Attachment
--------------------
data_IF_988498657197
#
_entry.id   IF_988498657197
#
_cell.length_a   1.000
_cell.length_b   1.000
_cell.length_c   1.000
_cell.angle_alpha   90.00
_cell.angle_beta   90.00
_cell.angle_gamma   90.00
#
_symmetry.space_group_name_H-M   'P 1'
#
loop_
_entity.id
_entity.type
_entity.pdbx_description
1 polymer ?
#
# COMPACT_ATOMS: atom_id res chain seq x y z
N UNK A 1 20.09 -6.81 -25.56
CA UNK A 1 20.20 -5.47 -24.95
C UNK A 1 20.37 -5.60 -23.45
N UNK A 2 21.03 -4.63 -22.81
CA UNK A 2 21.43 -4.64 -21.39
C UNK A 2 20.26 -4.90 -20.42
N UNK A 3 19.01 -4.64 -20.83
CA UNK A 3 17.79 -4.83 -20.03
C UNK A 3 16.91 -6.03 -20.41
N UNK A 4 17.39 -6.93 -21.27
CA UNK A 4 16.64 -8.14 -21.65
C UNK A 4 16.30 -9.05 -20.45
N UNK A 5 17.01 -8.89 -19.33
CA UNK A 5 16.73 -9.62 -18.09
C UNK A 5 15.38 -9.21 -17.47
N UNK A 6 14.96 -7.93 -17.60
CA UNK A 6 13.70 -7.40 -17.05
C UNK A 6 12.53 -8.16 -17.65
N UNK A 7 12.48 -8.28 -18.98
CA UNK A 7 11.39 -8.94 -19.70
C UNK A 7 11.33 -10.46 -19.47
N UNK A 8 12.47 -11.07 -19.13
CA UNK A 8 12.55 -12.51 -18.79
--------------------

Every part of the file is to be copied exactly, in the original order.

data_IF_988498657197
#
_entry.id   IF_988498657197
#
_cell.length_a   1.000
_cell.length_b   1.000
_cell.length_c   1.000
_cell.angle_alpha   90.00
_cell.angle_beta   90.00
_cell.angle_gamma   90.00
#
_symmetry.space_group_name_H-M   'P 1'
#
loop_
_entity.id
_entity.type
_entity.pdbx_description
1 polymer ?
#
# COMPACT_ATOMS: atom_id res chain seq x y z
N UNK A 1 20.09 -6.81 -25.56
CA UNK A 1 20.20 -5.47 -24.95
C UNK A 1 20.37 -5.60 -23.45
N UNK A 2 21.03 -4.63 -22.81
CA UNK A 2 21.43 -4.64 -21.39
C UNK A 2 20.26 -4.90 -20.42
N UNK A 3 19.01 -4.64 -20.83
CA UNK A 3 17.79 -4.83 -20.03
C UNK A 3 16.91 -6.03 -20.41
N UNK A 4 17.39 -6.93 -21.27
CA UNK A 4 16.64 -8.14 -21.65
C UNK A 4 16.30 -9.05 -20.45
N UNK A 5 17.01 -8.89 -19.33
CA UNK A 5 16.73 -9.62 -18.09
C UNK A 5 15.38 -9.21 -17.47
N UNK A 6 14.96 -7.93 -17.60
CA UNK A 6 13.70 -7.40 -17.05
C UNK A 6 12.53 -8.16 -17.65
N UNK A 7 12.48 -8.28 -18.98
CA UNK A 7 11.39 -8.94 -19.70
C UNK A 7 11.33 -10.46 -19.47
N UNK A 8 12.47 -11.07 -19.13
CA UNK A 8 12.55 -12.51 -18.79